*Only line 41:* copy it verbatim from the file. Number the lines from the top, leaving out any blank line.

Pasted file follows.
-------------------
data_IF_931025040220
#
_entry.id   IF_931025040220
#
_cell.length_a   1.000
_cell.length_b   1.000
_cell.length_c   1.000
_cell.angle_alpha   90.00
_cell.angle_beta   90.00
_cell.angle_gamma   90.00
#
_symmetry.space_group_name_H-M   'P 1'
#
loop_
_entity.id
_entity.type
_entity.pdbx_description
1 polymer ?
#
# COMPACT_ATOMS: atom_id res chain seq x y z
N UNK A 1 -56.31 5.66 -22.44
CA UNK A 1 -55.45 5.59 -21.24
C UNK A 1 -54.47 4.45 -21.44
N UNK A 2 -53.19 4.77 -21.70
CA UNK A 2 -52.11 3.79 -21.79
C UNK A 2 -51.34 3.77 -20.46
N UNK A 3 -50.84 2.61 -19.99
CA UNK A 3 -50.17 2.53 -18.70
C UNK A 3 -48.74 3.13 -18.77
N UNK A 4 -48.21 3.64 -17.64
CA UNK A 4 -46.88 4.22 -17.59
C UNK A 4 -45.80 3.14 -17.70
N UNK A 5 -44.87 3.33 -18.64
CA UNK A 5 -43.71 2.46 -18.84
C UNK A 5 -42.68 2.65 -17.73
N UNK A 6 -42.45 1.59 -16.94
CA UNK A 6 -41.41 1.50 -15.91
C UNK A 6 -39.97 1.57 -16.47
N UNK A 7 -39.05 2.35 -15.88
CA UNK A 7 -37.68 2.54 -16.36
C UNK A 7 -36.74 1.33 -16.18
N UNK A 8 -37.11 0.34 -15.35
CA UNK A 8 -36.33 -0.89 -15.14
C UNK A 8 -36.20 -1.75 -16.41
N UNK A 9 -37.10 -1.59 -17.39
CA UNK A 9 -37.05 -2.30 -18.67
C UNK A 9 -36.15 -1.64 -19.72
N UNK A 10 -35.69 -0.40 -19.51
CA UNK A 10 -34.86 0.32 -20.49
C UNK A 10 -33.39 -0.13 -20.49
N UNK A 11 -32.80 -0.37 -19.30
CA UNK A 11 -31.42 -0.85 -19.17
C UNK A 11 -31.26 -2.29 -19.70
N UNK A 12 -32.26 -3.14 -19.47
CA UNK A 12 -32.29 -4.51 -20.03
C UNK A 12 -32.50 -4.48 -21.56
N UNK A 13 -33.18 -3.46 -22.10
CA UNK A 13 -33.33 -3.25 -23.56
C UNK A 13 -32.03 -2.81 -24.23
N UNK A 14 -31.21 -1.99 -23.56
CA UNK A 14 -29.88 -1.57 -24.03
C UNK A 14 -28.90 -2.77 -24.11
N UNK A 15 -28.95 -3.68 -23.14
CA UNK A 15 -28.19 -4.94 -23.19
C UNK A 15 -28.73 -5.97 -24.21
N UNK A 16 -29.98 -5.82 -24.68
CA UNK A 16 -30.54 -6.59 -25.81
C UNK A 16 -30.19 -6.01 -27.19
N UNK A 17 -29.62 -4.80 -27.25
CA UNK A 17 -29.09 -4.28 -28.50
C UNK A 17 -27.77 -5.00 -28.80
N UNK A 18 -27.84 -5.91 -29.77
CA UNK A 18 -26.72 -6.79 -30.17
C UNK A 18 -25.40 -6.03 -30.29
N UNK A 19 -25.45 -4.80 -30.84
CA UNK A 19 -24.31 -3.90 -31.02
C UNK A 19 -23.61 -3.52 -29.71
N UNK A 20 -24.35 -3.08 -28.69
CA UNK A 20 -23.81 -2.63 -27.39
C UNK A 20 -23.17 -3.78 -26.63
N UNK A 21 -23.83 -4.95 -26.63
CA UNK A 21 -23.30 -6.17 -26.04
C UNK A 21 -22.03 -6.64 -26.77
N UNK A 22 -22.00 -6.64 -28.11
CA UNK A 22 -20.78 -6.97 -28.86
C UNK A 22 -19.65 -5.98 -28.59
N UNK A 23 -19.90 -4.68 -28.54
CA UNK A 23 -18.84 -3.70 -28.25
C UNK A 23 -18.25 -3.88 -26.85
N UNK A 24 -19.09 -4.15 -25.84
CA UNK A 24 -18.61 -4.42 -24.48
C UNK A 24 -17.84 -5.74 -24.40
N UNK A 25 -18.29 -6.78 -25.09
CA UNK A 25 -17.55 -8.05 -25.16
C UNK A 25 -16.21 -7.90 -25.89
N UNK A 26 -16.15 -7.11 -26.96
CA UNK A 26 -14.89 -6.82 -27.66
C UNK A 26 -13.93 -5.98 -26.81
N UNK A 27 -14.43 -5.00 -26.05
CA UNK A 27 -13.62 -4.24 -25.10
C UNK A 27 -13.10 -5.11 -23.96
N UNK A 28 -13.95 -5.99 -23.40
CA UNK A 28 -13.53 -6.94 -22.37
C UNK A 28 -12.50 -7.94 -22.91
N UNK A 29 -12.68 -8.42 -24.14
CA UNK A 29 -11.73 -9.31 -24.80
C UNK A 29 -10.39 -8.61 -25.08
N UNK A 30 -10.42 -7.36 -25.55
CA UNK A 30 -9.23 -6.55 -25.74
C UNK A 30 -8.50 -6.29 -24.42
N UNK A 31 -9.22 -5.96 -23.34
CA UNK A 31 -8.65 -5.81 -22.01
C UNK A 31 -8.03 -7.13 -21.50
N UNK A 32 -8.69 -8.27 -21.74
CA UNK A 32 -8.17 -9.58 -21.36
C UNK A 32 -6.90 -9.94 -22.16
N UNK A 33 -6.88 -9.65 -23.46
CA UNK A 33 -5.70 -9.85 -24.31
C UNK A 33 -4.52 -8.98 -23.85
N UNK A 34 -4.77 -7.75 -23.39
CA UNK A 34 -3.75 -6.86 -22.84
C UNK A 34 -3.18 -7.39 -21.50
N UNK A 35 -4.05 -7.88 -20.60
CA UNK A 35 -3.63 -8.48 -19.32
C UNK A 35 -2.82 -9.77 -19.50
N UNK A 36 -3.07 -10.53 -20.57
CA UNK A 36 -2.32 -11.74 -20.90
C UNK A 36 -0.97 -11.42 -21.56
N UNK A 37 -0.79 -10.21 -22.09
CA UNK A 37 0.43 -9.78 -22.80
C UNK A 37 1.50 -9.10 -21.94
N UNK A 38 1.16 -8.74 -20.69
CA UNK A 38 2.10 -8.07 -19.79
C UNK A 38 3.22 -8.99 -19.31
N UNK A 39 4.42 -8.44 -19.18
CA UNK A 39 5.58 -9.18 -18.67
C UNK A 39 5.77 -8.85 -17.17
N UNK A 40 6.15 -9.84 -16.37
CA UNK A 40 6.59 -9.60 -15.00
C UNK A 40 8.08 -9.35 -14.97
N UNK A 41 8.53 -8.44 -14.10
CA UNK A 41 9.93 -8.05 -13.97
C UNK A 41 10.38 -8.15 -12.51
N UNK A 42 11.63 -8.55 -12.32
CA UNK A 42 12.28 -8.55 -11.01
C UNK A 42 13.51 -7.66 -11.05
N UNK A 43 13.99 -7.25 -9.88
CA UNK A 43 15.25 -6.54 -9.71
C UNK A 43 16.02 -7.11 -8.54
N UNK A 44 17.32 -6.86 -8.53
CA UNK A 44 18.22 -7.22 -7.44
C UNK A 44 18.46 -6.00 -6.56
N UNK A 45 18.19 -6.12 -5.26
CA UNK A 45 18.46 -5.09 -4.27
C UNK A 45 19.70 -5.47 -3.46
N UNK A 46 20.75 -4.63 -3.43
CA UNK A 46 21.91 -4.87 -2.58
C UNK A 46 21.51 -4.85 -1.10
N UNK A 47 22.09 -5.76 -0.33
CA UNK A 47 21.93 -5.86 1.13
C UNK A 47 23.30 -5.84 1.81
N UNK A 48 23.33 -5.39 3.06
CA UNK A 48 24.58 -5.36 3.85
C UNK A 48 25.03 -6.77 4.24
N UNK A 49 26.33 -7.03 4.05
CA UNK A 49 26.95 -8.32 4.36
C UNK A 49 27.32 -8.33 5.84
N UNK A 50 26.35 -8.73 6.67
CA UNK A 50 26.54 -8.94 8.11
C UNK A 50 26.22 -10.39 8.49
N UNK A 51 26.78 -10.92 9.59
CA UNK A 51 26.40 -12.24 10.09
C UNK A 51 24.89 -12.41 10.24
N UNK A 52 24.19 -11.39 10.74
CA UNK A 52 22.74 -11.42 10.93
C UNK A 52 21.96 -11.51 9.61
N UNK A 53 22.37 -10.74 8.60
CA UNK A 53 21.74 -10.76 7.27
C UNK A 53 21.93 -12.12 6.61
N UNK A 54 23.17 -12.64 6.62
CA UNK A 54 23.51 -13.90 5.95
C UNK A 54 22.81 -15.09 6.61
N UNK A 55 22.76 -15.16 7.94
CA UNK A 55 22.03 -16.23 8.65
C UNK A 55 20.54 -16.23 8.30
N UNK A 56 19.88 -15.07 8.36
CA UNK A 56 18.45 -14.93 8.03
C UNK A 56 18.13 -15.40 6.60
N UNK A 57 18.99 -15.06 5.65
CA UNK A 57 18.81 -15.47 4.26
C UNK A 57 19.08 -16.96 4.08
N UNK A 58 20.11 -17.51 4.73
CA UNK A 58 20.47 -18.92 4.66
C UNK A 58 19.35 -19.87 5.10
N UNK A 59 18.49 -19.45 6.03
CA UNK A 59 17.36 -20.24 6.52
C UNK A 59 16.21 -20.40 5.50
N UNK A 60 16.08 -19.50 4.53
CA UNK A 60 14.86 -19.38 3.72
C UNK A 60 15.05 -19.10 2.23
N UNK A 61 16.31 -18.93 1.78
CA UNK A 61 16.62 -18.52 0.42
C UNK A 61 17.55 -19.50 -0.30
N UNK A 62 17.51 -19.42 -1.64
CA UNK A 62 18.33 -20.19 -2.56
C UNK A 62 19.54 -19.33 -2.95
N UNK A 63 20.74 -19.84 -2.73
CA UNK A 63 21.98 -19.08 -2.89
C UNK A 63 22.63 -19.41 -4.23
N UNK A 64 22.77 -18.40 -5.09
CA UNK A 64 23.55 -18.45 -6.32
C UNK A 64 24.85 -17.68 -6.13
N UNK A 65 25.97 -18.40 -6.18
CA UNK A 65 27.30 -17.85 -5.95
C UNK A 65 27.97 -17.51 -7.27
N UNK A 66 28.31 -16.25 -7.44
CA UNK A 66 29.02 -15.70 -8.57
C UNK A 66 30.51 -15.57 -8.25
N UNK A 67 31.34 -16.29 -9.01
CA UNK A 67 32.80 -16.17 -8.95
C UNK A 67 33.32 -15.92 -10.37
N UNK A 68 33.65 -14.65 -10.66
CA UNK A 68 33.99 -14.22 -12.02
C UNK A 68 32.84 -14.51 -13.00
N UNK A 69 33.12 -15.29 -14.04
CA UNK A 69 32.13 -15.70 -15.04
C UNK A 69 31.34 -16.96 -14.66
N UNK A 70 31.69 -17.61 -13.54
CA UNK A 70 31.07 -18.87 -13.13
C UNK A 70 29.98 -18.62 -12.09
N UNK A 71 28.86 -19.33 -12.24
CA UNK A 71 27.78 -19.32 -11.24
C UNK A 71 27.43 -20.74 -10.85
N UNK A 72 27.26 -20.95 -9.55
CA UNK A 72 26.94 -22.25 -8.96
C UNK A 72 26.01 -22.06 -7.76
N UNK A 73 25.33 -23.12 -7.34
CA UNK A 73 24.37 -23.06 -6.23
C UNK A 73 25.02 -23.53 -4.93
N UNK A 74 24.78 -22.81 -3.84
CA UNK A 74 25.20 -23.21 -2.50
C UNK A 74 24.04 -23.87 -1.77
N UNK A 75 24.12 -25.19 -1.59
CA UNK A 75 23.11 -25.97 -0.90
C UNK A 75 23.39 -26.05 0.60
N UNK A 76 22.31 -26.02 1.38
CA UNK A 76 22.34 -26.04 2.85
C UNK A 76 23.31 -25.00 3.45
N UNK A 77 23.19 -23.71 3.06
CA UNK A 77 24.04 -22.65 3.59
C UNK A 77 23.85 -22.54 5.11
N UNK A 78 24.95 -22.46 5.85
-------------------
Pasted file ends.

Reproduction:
C UNK A 7 -36.74 1.33 -16.18